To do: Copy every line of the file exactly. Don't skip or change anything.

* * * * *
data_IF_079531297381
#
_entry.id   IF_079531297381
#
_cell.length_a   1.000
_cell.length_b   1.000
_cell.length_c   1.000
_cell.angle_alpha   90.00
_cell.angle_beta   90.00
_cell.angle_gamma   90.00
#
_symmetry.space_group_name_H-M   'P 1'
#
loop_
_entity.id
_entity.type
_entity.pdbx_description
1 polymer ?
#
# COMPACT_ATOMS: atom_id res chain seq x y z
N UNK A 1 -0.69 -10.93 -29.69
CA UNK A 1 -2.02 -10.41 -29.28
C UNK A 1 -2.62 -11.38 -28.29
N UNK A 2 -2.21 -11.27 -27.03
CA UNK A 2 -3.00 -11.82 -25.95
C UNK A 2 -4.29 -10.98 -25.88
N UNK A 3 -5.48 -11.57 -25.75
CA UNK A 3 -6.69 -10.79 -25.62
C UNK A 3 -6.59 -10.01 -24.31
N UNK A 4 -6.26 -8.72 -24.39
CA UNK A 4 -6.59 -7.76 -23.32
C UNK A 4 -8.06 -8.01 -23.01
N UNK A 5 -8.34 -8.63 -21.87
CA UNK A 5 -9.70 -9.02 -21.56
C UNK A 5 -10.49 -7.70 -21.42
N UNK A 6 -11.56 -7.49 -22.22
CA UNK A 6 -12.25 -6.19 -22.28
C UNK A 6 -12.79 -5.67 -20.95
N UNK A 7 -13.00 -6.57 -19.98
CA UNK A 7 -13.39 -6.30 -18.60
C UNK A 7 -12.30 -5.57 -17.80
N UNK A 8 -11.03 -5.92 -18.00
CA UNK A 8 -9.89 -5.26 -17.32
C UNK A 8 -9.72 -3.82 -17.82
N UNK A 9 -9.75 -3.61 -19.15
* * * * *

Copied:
data_IF_079531297381
#
_entry.id   IF_079531297381
#
_cell.length_a   1.000
_cell.length_b   1.000
_cell.length_c   1.000
_cell.angle_alpha   90.00
_cell.angle_beta   90.00
_cell.angle_gamma   90.00
#
_symmetry.space_group_name_H-M   'P 1'
#
loop_
_entity.id
_entity.type
_entity.pdbx_description
1 polymer ?
#
# COMPACT_ATOMS: atom_id res chain seq x y z
N UNK A 1 -0.69 -10.93 -29.69
CA UNK A 1 -2.02 -10.41 -29.28
C UNK A 1 -2.62 -11.38 -28.29
N UNK A 2 -2.21 -11.27 -27.03
CA UNK A 2 -3.00 -11.82 -25.95
C UNK A 2 -4.29 -10.98 -25.88
N UNK A 3 -5.48 -11.57 -25.75
CA UNK A 3 -6.69 -10.79 -25.62
C UNK A 3 -6.59 -10.01 -24.31
N UNK A 4 -6.26 -8.72 -24.39
CA UNK A 4 -6.59 -7.76 -23.32
C UNK A 4 -8.06 -8.01 -23.01
N UNK A 5 -8.34 -8.63 -21.87
CA UNK A 5 -9.70 -9.02 -21.56
C UNK A 5 -10.49 -7.70 -21.42
N UNK A 6 -11.56 -7.49 -22.22
CA UNK A 6 -12.25 -6.19 -22.28
C UNK A 6 -12.79 -5.67 -20.95
N UNK A 7 -13.00 -6.57 -19.98
CA UNK A 7 -13.39 -6.30 -18.60
C UNK A 7 -12.30 -5.57 -17.80
N UNK A 8 -11.03 -5.92 -18.00
CA UNK A 8 -9.89 -5.26 -17.32
C UNK A 8 -9.72 -3.82 -17.82
N UNK A 9 -9.75 -3.61 -19.15